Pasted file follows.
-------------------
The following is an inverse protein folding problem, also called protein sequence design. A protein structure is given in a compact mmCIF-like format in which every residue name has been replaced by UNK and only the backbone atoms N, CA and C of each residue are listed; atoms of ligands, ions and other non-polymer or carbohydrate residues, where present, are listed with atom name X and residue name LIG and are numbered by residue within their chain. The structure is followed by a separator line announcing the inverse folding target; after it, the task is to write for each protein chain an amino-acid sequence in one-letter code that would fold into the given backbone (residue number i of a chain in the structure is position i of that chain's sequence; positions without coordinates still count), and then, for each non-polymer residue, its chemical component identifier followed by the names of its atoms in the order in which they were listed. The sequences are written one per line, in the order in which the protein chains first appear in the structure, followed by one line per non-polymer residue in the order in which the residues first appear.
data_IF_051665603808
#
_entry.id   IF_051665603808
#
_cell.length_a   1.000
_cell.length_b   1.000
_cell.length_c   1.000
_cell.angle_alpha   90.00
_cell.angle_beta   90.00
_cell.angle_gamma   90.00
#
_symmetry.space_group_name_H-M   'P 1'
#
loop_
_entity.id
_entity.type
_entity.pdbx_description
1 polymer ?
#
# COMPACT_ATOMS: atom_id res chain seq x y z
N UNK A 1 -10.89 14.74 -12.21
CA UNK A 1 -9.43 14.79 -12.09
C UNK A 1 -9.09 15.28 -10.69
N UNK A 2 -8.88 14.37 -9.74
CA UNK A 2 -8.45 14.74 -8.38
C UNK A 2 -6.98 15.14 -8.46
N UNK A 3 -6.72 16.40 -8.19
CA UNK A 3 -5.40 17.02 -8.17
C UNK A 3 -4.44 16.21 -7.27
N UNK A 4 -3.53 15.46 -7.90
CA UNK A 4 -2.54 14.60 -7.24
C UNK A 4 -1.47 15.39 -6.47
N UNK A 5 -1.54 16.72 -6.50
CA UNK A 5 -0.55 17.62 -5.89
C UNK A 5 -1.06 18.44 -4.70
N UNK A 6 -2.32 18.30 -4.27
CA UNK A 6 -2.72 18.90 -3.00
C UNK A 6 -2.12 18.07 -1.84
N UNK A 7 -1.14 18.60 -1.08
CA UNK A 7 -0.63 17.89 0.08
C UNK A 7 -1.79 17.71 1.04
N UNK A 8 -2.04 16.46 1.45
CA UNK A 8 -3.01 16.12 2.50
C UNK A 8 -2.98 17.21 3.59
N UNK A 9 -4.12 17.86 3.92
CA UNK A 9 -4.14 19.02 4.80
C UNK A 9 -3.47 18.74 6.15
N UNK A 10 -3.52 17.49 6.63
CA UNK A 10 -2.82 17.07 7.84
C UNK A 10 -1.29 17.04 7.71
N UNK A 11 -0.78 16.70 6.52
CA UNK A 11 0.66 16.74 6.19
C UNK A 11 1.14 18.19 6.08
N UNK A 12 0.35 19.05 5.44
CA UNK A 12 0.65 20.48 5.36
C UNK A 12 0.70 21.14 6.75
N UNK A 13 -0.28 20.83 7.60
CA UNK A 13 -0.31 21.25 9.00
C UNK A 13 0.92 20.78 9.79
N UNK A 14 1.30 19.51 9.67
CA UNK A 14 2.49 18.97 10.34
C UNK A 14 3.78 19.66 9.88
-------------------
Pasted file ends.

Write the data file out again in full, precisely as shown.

The following is an inverse protein folding problem, also called protein sequence design. A protein structure is given in a compact mmCIF-like format in which every residue name has been replaced by UNK and only the backbone atoms N, CA and C of each residue are listed; atoms of ligands, ions and other non-polymer or carbohydrate residues, where present, are listed with atom name X and residue name LIG and are numbered by residue within their chain. The structure is followed by a separator line announcing the inverse folding target; after it, the task is to write for each protein chain an amino-acid sequence in one-letter code that would fold into the given backbone (residue number i of a chain in the structure is position i of that chain's sequence; positions without coordinates still count), and then, for each non-polymer residue, its chemical component identifier followed by the names of its atoms in the order in which they were listed. The sequences are written one per line, in the order in which the protein chains first appear in the structure, followed by one line per non-polymer residue in the order in which the residues first appear.
data_IF_051665603808
#
_entry.id   IF_051665603808
#
_cell.length_a   1.000
_cell.length_b   1.000
_cell.length_c   1.000
_cell.angle_alpha   90.00
_cell.angle_beta   90.00
_cell.angle_gamma   90.00
#
_symmetry.space_group_name_H-M   'P 1'
#
loop_
_entity.id
_entity.type
_entity.pdbx_description
1 polymer ?
#
# COMPACT_ATOMS: atom_id res chain seq x y z
N UNK A 1 -10.89 14.74 -12.21
CA UNK A 1 -9.43 14.79 -12.09
C UNK A 1 -9.09 15.28 -10.69
N UNK A 2 -8.88 14.37 -9.74
CA UNK A 2 -8.45 14.74 -8.38
C UNK A 2 -6.98 15.14 -8.46
N UNK A 3 -6.72 16.40 -8.19
CA UNK A 3 -5.40 17.02 -8.17
C UNK A 3 -4.44 16.21 -7.27
N UNK A 4 -3.53 15.46 -7.90
CA UNK A 4 -2.54 14.60 -7.24
C UNK A 4 -1.47 15.39 -6.47
N UNK A 5 -1.54 16.72 -6.50
CA UNK A 5 -0.55 17.62 -5.89
C UNK A 5 -1.06 18.44 -4.70
N UNK A 6 -2.32 18.30 -4.27
CA UNK A 6 -2.72 18.90 -3.00
C UNK A 6 -2.12 18.07 -1.84
N UNK A 7 -1.14 18.60 -1.08
CA UNK A 7 -0.63 17.89 0.08
C UNK A 7 -1.79 17.71 1.04
N UNK A 8 -2.04 16.46 1.45
CA UNK A 8 -3.01 16.12 2.50
C UNK A 8 -2.98 17.21 3.59
N UNK A 9 -4.12 17.86 3.92
CA UNK A 9 -4.14 19.02 4.80
C UNK A 9 -3.47 18.74 6.15
N UNK A 10 -3.52 17.49 6.63
CA UNK A 10 -2.82 17.07 7.84
C UNK A 10 -1.29 17.04 7.71
N UNK A 11 -0.78 16.70 6.52
CA UNK A 11 0.66 16.74 6.19
C UNK A 11 1.14 18.19 6.08
N UNK A 12 0.35 19.05 5.44
CA UNK A 12 0.65 20.48 5.36
C UNK A 12 0.70 21.14 6.75
N UNK A 13 -0.28 20.83 7.60
CA UNK A 13 -0.31 21.25 9.00
C UNK A 13 0.92 20.78 9.79
N UNK A 14 1.30 19.51 9.67
CA UNK A 14 2.49 18.97 10.34
C UNK A 14 3.78 19.66 9.88